Welcoming Australians back to Aotearoa could result in a billion-dollar boost to New Zealand’s economy. This is if a trans -Tasman bubble opens in the coming weeks.
That’s the latest forecasting from Tourism New Zealand (TNZ) ahead of Tuesday’s expected opening date announcement.
TNZ interim chief executive René de Monchy said it would be very welcome news after a tough year for tourism.
Before Covid-19, Australia was our biggest overseas market, making up about 40 percent of international visitors.
“And by our modeling, if Australia opens up in the coming weeks, it could be up to $1b and maybe even more that flows into our economy for the rest of this calendar year.”
“It is absolutely a big hope for the industry, and it allows them to plan for it,” de Monchy said.
On average, international visitors also spent two times more than domestic travelers and three times more per day than residents.
This strengthens the forecast regarding New Zealand’s economy.
“Without international visitors, there was likely to be a $12.9b gap each year in visitor spend,” he said.
TNZ has continued to promote New Zealand but is preparing a new campaign to showcase Aotearoa as a destination.
“We think visitors and tourism will probably take a little bit longer to restart.
“And probably as we get into the June-July holiday period and into the October holiday period, that’s when you’ll really see visiting start to ramp up.”
“This is why we’re conscious of that as we think about our marketing plans in Australia,” de Monchy said.
Surge of Australians Booking New Zealand Holiday Homes
New Zealand holiday homeowners are already reporting a surge in bookings from Australia. This is in the lead-up to the bubble date being announced.
This could result in businesses in New Zealand adapting to the new measures post-pandemic.
Bachcare figures show a 117 percent increase in speculative bookings over the month before the announcement.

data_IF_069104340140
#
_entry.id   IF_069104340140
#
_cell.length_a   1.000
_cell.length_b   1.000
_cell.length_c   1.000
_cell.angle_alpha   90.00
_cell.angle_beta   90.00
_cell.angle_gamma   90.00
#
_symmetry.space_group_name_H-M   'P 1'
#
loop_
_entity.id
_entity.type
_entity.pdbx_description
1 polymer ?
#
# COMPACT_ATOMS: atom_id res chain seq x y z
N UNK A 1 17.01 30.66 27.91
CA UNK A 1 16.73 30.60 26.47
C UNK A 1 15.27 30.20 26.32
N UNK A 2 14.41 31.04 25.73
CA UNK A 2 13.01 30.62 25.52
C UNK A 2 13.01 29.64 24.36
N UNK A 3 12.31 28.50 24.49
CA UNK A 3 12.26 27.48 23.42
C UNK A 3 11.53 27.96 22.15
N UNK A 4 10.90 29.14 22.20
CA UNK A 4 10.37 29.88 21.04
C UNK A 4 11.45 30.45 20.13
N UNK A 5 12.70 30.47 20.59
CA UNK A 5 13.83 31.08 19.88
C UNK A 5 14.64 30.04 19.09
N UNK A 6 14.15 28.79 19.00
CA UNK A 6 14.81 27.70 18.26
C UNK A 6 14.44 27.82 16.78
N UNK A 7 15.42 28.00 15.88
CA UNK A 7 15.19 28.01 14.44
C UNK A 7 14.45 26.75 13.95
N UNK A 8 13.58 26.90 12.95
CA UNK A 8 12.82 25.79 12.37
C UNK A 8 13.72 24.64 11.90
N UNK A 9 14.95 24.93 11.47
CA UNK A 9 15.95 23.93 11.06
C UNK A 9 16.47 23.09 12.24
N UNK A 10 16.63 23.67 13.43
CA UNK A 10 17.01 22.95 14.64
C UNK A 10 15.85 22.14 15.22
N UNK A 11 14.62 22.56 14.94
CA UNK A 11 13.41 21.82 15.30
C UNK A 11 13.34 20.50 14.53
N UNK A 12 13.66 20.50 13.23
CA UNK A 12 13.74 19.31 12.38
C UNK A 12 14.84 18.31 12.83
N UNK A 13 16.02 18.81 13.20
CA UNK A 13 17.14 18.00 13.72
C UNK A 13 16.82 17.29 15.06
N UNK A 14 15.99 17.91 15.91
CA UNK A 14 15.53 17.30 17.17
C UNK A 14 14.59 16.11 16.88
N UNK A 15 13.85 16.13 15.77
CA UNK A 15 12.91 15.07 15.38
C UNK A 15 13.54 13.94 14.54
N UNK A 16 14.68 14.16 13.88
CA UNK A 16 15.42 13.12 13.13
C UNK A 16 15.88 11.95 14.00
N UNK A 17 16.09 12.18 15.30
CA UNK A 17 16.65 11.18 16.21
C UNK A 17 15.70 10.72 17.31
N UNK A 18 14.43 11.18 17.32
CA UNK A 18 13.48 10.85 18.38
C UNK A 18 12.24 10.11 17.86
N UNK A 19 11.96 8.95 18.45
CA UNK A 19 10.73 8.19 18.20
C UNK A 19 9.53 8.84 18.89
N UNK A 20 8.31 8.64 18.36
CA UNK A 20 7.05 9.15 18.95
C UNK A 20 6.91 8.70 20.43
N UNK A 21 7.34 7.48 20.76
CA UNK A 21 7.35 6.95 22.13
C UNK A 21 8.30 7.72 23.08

Spokesperson Zaina Razzaq said it showed a marked interest in travelers researching and booking accommodation.
This is despite no confirmation on a quarantine-free travel bubble.
The figures showed beaches, food, and wine were high on the list of Australian travelers – where in previous years, the focus was on ski holidays, she said.
“What is coming through in our research this year is a surprising lack of bookings around New Zealand ski fields such as Queenstown and Ohakune,” Razzaq said.
“At this time of year, we would typically be seeing an influx of Australian’s booking their accommodation for a midwinter ski holiday.”
“Instead, the bookings are concentrated around beaches and vineyards; and feedback we are getting is that a lot of people want to spend time reconnecting with family members living in New Zealand – many of which have been unable to see for over a year now.”
The top 10 Australian booking locations are Raglan, Tauranga, Waiheke, Marlborough, Mount Maunganui, Marlborough Sounds, Martinborough, Akaroa, Whangamata, and Hanmer.
While Queenstown had fewer confirmed bookings than expected, Razzaq said it was the most popular search term.
This suggests that many were researching and preparing for when the bubble was confirmed.
“What we believe the data is showing us is that Australian’s looking to travel here for skiing in a specific seasonal time frame are waiting for confirmation of the bubble to open before they book.
“Conversely, travelers who are more flexible in their travel time frames.”
“They are making bookings in regions either well known for their wine production such as Waiheke, Marlborough, and Martinborough.”
“They are also book at coastal areas such as Raglan, Tauranga, Mt Maunganui, Akaroa and Whangamata.”